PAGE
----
DUCKING THE FIRE

In my career, I’ve probably learned more from the most outrageous people with whom I have worked, rather than the sensible ones. They teach you that you can never underestimate the value of pushing the boundaries and getting a bit wild.

When I think back, there are a few people I’ve worked with who really stand out. I had the pleasure to work with one guy who was absolutely unforgettable. While he passed away a while ago, he made an indelible impression on me (and a lot of others) that no one could ever forget.

During my days as a touring musician, I was in a band called Lois Lane that was based in Chicago. We played all-original rock music and toured throughout the U.S. and Canada. There were certainly no wallflowers in the band. In fact, we were all bound and determined to lay it on the line every show and hold nothing back — even if it meant taking on some big risks to entertain the crowds. That’s why my friend and former band–mate Bill Gent comes to mind.

We’ve all seen Gene Simmons from KISS spitting fire, drummers playing their solos on spinning platforms and Keith Emerson with his piano going end-to-end while playing a solo. But unless you saw Lois Lane, you never saw an entire drum kit go up in flames.

Bill was a drummer who wasn’t technically perfect. Keith Moon from The Who comes to mind as a comparison. Like Keith, Bill was a wild man and always entertaining. He would always be the guy who threw us a curve ball in the middle of the show and kept us all on our toes. And he had a smile that would always make you wonder what he was up to.

As for “ducking the fire,” that’s exactly what I did every show. As was typical in the day, the rest of us took a short break while Bill did his drum solo. He would solo for about five minutes or so and I would come back on stage early, in the dark, to do a few support things.

Our crew would drench Bill’s drum kit with lighter fluid, then light his sticks on fire. As he hit each drum and cymbal with his flaming sticks, it was my job to trigger the big boom sound effects on my modular Moog synthesizer that would shake the house. Because I had a large stack of keyboards between Bill and me, I would duck when he ignited his drum kit. Some might think that it was just a trick, but it was an extremely hot burst of flames that could singe your eyebrows off. I can only imagine how hot it was where Bill was sitting. So I would “duck the fire” behind my keyboard stack as every drum or cymbal in his large kit was ignited.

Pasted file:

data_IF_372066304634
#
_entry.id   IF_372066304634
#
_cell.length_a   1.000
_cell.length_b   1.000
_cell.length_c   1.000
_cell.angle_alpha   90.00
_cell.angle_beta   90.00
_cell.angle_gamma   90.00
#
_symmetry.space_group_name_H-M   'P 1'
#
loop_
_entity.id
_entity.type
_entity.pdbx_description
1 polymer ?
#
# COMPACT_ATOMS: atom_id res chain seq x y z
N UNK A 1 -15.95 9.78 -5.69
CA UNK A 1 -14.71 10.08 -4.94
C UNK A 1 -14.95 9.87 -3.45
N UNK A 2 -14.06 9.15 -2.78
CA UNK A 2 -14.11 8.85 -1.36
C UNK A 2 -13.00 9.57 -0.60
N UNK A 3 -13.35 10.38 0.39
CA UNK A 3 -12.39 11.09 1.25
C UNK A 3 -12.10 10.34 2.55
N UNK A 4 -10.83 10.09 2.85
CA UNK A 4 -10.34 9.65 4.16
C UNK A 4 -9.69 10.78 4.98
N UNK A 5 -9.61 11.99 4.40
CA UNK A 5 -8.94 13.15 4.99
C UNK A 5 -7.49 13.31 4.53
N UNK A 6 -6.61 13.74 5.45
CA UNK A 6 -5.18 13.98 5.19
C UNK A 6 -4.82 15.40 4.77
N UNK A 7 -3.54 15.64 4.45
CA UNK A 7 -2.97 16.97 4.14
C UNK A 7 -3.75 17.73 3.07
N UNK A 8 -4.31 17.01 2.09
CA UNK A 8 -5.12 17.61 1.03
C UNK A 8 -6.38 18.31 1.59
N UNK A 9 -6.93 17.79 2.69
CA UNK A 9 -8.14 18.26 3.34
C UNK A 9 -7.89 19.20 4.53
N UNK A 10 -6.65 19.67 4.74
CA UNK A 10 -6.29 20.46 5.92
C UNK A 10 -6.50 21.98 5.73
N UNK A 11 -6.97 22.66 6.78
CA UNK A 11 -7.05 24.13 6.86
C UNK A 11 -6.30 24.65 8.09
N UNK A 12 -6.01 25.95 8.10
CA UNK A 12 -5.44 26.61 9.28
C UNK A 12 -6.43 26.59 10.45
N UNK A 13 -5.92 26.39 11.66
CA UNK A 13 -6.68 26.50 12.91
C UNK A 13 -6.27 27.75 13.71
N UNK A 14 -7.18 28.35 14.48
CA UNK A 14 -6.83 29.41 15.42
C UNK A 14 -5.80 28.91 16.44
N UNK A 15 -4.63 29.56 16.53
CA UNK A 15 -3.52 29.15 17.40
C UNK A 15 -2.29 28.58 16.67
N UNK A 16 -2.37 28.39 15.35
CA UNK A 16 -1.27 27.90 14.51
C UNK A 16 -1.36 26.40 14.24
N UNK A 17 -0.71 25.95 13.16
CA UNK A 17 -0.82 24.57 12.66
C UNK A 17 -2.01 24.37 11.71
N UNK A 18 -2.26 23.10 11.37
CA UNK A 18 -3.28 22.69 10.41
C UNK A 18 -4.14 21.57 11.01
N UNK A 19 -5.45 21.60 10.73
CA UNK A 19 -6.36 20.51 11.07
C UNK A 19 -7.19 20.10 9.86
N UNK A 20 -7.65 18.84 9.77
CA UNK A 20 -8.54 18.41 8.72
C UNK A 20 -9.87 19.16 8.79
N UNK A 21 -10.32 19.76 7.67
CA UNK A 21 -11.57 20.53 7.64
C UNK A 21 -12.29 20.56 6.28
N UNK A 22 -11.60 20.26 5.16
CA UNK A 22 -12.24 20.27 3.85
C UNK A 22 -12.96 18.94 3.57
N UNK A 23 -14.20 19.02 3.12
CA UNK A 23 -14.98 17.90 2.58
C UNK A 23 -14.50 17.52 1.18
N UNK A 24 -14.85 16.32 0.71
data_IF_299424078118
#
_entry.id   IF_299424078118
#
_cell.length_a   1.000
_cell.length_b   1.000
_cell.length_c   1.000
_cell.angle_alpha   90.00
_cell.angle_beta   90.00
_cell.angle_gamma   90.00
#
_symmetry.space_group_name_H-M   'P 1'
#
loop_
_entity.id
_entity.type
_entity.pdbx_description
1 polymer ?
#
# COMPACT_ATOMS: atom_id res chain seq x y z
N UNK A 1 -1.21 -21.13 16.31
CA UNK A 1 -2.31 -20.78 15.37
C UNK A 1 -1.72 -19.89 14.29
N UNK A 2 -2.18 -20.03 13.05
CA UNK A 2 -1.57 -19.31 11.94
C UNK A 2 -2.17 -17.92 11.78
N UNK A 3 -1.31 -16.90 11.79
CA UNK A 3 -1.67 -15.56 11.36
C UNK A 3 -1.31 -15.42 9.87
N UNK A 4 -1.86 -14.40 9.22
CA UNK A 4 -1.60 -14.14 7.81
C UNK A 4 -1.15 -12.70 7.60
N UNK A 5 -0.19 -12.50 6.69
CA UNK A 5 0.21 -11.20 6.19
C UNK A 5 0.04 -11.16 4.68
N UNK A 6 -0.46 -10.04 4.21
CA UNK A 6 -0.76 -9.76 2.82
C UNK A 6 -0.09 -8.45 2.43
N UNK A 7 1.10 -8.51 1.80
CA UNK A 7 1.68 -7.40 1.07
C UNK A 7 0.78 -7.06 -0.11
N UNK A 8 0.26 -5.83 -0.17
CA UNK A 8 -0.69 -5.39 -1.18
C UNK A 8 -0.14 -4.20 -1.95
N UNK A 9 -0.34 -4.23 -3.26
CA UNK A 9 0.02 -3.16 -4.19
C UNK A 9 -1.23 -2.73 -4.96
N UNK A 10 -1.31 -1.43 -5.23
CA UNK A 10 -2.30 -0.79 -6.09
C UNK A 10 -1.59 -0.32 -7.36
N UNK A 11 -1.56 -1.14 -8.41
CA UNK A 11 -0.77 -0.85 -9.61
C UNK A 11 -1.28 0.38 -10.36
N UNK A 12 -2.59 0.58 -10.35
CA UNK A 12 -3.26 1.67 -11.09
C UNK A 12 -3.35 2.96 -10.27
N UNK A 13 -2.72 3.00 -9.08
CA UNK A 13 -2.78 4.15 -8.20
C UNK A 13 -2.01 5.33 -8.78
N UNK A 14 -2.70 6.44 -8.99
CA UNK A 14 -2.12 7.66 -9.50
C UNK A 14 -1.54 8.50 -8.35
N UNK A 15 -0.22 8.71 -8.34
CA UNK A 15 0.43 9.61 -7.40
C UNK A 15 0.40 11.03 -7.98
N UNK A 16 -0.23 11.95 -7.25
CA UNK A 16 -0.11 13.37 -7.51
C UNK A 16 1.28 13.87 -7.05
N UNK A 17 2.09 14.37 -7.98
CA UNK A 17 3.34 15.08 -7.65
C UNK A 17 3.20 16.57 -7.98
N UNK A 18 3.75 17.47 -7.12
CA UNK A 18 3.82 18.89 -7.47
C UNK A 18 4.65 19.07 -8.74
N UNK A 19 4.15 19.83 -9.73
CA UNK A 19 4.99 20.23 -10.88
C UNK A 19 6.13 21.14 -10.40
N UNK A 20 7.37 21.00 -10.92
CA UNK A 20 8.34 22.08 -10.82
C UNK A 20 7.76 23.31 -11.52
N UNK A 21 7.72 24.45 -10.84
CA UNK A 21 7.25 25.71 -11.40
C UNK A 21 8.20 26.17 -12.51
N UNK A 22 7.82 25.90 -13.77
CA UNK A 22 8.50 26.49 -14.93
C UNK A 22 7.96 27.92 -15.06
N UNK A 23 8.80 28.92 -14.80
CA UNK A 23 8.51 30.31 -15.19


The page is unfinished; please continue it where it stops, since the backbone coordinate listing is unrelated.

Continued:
After the fire extinguishers put out the last of the fire, I’d follow up with my best DJ voice saying, “Ladies and Gentleman, the Phenomenal Billy Gent!” (Crowd roar…)

I will forever remember my good friend Bill. Always look for that person who doesn’t just keep it safe. They will not only move a project forward, but also inspire you to do the same. Thanks, Bill!
Billy Gent

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2 Comments to “DUCKING THE FIRE”

  1. Most people are familiar with the normal upright piano but what advantages has
    a digital piano. For personal listening, the Yamaha P85 has two headphone jacks available or alternatively,
    sound is heard by the two onboard speakers. Having said that, not everyone can afford to spend $30,
    000 on a new Steinway Piano and so the question arises, “Is it possible that a pianist or piano student may be better served by purchasing a digital piano rather than an acoustic piano.

    • The acoustic vs. digital piano debate has been going on since I first started playing keyboards. The first (and only) piano class I took in college was on an electric piano. Since then, I have played a wide variety of acoustic and electronic keyboards. My current keyboard is a very inexpensive 88 note, semi-weighted MIDI controller that serves me well for composing. In my humble opinion, each type of piano serves a purpose. If your goal is to become a concert pianist, then you should be learning and practicing on an acoustic piano. They have a unique feel and response that digital pianos only try mimic (some better than others). But if your goal is to enjoy playing music, either professionally or just for yourself, consider these things. The cost of acoustic pianos are high and require a lot of maintenance and tuning throughout there lifetimes. The ability to practice on headphones is always advantageous. And being able to unplug your keyboard and take it where you need it can’t be overlooked. Best of luck in your musical ventures!

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